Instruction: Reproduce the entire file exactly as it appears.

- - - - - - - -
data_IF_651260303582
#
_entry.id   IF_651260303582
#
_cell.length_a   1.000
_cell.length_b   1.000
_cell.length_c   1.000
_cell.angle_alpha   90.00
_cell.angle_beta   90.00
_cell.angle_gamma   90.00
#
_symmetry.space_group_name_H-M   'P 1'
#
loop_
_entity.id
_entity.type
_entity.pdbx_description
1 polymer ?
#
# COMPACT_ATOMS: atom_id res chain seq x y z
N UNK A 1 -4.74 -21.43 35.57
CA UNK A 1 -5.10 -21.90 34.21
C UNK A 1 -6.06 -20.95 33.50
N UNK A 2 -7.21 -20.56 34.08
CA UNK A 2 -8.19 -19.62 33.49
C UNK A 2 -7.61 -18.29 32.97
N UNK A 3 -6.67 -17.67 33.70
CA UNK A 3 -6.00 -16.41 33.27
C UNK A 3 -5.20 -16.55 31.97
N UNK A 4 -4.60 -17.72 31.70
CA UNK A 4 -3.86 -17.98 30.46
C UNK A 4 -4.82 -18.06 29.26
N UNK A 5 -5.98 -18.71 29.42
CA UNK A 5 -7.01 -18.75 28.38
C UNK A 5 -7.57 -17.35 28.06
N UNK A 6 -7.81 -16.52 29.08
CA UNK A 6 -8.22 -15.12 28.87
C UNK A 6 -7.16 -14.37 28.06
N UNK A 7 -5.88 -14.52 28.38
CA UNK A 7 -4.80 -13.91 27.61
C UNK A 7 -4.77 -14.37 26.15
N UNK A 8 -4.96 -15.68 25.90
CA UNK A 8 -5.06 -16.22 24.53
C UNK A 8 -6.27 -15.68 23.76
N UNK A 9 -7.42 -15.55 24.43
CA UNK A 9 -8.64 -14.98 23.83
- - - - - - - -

data_IF_651260303582
#
_entry.id   IF_651260303582
#
_cell.length_a   1.000
_cell.length_b   1.000
_cell.length_c   1.000
_cell.angle_alpha   90.00
_cell.angle_beta   90.00
_cell.angle_gamma   90.00
#
_symmetry.space_group_name_H-M   'P 1'
#
loop_
_entity.id
_entity.type
_entity.pdbx_description
1 polymer ?
#
# COMPACT_ATOMS: atom_id res chain seq x y z
N UNK A 1 -4.74 -21.43 35.57
CA UNK A 1 -5.10 -21.90 34.21
C UNK A 1 -6.06 -20.95 33.50
N UNK A 2 -7.21 -20.56 34.08
CA UNK A 2 -8.19 -19.62 33.49
C UNK A 2 -7.61 -18.29 32.97
N UNK A 3 -6.67 -17.67 33.70
CA UNK A 3 -6.00 -16.41 33.27
C UNK A 3 -5.20 -16.55 31.97
N UNK A 4 -4.60 -17.72 31.70
CA UNK A 4 -3.86 -17.98 30.46
C UNK A 4 -4.82 -18.06 29.26
N UNK A 5 -5.98 -18.71 29.42
CA UNK A 5 -7.01 -18.75 28.38
C UNK A 5 -7.57 -17.35 28.06
N UNK A 6 -7.81 -16.52 29.08
CA UNK A 6 -8.22 -15.12 28.87
C UNK A 6 -7.16 -14.37 28.06
N UNK A 7 -5.88 -14.52 28.38
CA UNK A 7 -4.80 -13.91 27.61
C UNK A 7 -4.77 -14.37 26.15
N UNK A 8 -4.96 -15.68 25.90
CA UNK A 8 -5.06 -16.22 24.53
C UNK A 8 -6.27 -15.68 23.76
N UNK A 9 -7.42 -15.55 24.43
CA UNK A 9 -8.64 -14.98 23.83